It’s an ap! Recommended by our Wednesday night meditation instructor, Bob. Five times a day WeCroak will remind you that you will die. For Buddhists, it’s supposed to be important to remember your mortality—otherwise you will not practice as urgently. I just downloaded it. I can’t wait to get my first reminder.

Last week at meditation, we had a guest-teacher from Tibet, Tenzin, who talked about this need for urgency. He also told us his version of the story of the three pigs.

The three pigs, he said, represent three steps one goes through when becoming enlightened.

The first pig is the little piggy who becomes happy with himself after meditating. And he’s happy being happy. He feels great. He can just sit there on his zafu, all blissed out. Oh, to be the first piggy!

But then, alas, one day he becomes the second piggy. This happens when he thinks of other pigs, other less happy pigs. He worries about them . . . Maybe his heart even aches for them. I’m not entirely sure what he does with his newfound awareness of the unhappy pigs in the world. I think he just sits there, dwelling on their condition. Maybe he writes poems about them.

But then, one day he turns into the third piggy, and he seeks to save all the other pigs. How he does this, I don’t know. Maybe he teaches everyone to sit on their cushions and become piggy number 1?

I don’t think I have the story right. And there are many other aspects of Tenzin’s teaching I can’t sort out in my head—as well as other aspects of Bob’s teachings.

So I wrote Bob who promised to contact Tenzin and find out what the real story of the pigs was. I also asked about the rest of Tenzin’s teachings from last Wednesday. And he is going to update me soon.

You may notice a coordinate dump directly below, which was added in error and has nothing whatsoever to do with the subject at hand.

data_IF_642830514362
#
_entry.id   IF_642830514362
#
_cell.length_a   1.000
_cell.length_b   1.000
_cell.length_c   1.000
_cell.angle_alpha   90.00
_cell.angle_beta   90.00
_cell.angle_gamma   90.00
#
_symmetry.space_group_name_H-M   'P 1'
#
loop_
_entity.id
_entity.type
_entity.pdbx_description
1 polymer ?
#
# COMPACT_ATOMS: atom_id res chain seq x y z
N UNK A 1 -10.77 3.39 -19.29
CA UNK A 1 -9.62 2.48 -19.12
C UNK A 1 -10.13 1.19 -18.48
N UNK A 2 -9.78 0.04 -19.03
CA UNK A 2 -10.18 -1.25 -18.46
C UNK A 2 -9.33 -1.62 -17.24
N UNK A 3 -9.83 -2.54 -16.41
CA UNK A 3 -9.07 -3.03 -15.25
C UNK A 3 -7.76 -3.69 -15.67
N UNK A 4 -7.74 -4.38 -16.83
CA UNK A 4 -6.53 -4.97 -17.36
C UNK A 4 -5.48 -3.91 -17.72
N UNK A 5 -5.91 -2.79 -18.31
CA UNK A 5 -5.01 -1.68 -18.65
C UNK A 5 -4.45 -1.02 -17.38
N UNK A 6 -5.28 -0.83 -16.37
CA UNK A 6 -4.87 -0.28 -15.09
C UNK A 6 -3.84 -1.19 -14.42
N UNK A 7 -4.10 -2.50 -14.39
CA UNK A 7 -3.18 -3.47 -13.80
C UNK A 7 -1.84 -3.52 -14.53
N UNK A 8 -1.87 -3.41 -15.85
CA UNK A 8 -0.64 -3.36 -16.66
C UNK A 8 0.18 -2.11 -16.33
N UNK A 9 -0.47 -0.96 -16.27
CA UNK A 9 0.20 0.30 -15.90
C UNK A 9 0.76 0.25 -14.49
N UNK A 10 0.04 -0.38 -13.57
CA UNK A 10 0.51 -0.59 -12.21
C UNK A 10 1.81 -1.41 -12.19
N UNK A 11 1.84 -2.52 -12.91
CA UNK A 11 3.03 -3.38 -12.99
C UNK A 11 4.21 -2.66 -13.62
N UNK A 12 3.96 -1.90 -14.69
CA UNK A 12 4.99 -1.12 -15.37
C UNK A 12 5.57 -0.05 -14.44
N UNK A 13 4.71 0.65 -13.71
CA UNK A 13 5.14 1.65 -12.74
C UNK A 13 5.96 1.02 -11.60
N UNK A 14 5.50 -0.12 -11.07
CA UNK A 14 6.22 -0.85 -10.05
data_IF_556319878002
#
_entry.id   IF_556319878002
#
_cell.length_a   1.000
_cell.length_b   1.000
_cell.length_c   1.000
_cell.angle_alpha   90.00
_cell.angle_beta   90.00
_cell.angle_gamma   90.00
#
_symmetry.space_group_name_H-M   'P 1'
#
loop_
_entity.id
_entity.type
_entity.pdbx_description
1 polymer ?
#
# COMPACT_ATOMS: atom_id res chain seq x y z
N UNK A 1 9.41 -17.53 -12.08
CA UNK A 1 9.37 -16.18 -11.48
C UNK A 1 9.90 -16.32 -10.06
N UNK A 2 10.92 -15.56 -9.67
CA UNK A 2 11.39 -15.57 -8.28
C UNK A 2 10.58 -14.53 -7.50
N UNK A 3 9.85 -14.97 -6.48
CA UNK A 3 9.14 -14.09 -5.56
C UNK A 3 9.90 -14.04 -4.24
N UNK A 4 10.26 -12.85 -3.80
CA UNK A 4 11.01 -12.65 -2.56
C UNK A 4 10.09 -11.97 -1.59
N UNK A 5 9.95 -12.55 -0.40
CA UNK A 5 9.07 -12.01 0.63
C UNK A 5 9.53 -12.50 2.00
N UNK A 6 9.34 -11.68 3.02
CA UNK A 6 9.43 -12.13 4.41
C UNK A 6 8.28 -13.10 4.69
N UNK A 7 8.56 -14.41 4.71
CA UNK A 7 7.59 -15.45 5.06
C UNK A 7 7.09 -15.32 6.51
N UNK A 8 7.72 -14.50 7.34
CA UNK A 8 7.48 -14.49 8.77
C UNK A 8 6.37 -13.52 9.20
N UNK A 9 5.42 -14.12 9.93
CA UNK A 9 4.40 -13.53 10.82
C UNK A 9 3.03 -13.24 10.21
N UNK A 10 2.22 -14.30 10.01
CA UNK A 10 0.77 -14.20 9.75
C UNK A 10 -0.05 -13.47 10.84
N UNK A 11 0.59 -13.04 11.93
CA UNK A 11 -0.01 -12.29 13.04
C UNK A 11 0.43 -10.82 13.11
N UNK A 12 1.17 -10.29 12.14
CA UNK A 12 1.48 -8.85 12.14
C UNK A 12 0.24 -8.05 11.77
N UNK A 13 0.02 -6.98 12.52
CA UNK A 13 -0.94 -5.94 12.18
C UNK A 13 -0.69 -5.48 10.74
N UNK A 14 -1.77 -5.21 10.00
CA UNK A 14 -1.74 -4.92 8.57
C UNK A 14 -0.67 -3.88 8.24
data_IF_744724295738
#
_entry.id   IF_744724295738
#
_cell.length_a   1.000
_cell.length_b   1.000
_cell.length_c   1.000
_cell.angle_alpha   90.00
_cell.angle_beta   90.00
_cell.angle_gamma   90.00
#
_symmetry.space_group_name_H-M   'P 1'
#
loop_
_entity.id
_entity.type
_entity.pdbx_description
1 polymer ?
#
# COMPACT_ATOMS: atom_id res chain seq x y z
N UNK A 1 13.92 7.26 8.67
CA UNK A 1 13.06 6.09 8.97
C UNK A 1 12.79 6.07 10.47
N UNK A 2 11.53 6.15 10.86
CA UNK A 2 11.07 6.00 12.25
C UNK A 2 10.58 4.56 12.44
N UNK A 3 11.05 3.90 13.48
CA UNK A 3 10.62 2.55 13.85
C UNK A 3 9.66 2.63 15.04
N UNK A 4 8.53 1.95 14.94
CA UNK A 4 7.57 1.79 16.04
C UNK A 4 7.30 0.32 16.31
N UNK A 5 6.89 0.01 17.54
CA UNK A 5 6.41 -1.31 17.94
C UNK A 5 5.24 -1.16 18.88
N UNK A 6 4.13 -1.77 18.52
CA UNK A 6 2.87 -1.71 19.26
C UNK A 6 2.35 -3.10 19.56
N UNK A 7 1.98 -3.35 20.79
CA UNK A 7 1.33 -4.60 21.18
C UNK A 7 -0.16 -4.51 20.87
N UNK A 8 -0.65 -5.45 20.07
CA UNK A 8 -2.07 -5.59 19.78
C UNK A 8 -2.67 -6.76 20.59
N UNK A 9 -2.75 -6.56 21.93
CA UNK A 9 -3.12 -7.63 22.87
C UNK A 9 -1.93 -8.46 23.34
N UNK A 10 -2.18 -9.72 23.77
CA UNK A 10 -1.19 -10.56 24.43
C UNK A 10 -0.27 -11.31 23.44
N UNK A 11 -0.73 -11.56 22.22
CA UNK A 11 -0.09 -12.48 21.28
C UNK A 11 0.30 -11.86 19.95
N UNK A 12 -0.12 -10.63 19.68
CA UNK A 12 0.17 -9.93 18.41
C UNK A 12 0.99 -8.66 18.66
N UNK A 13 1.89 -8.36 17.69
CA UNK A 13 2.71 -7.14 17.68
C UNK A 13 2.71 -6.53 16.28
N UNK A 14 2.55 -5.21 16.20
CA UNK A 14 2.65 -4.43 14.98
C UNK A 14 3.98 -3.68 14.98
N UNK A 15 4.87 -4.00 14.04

I clearly need help. I am a terrible student of Buddhism.

Tenzin’s pigs reminded me of this Edson poem:


                        There was once a hog theater where hogs performed as men, had men

            been hogs.  

                        One hog said, I will be a hog in a field which has found a mouse 

            which is being eaten by the same hog which is in the field and which has 

            found a mouse, which I am performing as my contribution to the 

            performer’s art. 

                        Oh, let’s just be hogs, cried an old hog.

                        And so the hogs streamed out of the theater, crying only hogs, 

            only hogs . . . 


Since I first wrote this post, my friend Anne and fellow Buddhist-in-the-making, told me third pig was the happiest of all little piggies because he was a transcendent pig so he was free of bodily limitations. So he is like a bodiless pig. Bodiless pigs, I am told, aren’t afraid of death.